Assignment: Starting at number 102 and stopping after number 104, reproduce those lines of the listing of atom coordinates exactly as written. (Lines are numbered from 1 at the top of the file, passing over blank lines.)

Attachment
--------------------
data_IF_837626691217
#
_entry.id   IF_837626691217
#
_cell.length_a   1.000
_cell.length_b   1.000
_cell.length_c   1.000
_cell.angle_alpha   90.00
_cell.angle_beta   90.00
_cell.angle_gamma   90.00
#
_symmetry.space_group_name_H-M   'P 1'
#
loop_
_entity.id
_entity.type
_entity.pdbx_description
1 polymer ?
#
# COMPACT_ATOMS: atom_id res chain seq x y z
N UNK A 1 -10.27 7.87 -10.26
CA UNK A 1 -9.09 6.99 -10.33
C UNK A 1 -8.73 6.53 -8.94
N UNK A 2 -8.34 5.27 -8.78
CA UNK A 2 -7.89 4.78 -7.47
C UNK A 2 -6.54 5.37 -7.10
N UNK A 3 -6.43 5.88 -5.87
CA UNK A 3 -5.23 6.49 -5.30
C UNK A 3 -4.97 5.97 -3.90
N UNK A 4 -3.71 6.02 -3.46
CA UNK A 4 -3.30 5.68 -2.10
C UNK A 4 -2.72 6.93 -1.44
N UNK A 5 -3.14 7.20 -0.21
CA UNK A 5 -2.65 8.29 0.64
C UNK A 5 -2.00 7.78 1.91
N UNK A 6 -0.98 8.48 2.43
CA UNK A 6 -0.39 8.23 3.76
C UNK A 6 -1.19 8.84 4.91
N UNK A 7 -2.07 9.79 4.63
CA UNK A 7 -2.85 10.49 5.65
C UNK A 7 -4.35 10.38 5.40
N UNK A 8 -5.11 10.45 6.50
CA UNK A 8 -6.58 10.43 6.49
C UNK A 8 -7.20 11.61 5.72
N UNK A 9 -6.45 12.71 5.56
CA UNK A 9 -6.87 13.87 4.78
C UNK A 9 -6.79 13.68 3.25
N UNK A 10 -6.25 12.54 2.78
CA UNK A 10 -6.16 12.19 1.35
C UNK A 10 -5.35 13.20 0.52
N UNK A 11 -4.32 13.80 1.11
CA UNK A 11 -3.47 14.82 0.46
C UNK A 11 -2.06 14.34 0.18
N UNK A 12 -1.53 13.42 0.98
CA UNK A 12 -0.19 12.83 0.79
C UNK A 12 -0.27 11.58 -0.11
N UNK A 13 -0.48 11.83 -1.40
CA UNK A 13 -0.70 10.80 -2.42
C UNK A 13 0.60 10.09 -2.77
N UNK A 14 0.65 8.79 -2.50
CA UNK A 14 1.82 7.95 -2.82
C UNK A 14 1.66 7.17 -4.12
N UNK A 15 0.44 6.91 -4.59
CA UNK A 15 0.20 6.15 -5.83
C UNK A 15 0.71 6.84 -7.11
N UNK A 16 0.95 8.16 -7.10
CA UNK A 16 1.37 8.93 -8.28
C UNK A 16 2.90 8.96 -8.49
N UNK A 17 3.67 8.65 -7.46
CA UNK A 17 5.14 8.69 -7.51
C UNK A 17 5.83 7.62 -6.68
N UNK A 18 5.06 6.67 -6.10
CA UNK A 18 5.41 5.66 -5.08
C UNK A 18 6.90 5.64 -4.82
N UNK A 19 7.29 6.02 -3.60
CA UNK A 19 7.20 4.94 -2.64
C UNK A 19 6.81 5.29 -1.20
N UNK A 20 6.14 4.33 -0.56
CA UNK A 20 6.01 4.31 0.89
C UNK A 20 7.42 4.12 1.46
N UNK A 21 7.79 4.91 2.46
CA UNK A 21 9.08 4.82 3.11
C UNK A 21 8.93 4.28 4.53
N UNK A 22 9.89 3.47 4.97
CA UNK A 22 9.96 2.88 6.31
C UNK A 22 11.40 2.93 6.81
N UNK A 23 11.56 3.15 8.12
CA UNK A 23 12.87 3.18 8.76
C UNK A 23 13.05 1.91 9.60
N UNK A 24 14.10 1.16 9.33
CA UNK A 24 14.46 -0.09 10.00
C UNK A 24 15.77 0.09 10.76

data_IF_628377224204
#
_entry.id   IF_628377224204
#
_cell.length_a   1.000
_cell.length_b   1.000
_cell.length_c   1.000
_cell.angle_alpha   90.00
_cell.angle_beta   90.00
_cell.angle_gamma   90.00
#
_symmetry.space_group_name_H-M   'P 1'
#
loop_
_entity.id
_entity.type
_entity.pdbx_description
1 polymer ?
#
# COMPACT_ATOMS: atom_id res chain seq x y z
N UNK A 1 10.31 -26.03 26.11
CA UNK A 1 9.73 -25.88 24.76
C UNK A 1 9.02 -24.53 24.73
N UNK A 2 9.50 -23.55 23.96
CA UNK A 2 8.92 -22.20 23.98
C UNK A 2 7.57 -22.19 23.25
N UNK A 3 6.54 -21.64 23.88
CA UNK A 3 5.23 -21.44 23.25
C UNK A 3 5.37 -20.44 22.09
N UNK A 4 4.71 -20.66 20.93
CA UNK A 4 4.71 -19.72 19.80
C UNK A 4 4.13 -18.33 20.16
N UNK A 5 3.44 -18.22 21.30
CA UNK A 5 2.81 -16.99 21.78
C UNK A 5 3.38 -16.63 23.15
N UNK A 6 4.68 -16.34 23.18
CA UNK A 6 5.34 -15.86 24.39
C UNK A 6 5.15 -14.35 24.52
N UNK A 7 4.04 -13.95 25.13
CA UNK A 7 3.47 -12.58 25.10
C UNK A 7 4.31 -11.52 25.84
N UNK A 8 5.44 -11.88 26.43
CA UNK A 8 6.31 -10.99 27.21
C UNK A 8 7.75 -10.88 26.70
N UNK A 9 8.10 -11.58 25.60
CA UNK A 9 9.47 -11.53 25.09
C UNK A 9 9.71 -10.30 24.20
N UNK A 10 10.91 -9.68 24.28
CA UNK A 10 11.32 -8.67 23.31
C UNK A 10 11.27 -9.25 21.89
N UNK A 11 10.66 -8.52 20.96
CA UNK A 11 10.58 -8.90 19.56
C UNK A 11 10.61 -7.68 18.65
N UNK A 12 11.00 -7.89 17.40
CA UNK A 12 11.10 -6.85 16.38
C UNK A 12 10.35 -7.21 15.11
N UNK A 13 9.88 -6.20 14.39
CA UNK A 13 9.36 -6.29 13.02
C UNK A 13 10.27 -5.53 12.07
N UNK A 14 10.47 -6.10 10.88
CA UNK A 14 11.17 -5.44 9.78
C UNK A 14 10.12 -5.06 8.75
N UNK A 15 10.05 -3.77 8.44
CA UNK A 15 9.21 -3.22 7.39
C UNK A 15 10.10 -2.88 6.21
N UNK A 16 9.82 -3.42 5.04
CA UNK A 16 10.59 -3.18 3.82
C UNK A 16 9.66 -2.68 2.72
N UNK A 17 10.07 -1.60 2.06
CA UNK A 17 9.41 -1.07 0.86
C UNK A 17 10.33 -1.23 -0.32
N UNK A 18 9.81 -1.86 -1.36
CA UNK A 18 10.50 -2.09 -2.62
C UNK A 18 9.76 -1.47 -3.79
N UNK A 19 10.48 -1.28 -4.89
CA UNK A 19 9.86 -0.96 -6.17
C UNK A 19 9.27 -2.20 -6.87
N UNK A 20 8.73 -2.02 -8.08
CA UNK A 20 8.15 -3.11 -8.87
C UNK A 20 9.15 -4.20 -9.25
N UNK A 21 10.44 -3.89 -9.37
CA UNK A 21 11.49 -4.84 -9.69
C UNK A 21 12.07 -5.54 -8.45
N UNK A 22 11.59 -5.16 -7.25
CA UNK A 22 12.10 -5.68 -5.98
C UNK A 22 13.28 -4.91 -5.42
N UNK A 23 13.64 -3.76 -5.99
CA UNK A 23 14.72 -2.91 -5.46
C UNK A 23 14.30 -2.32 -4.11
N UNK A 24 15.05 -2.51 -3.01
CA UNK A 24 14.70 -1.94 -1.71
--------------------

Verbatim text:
_cell.angle_gamma   90.00
#
_symmetry.space_group_name_H-M   'P 1'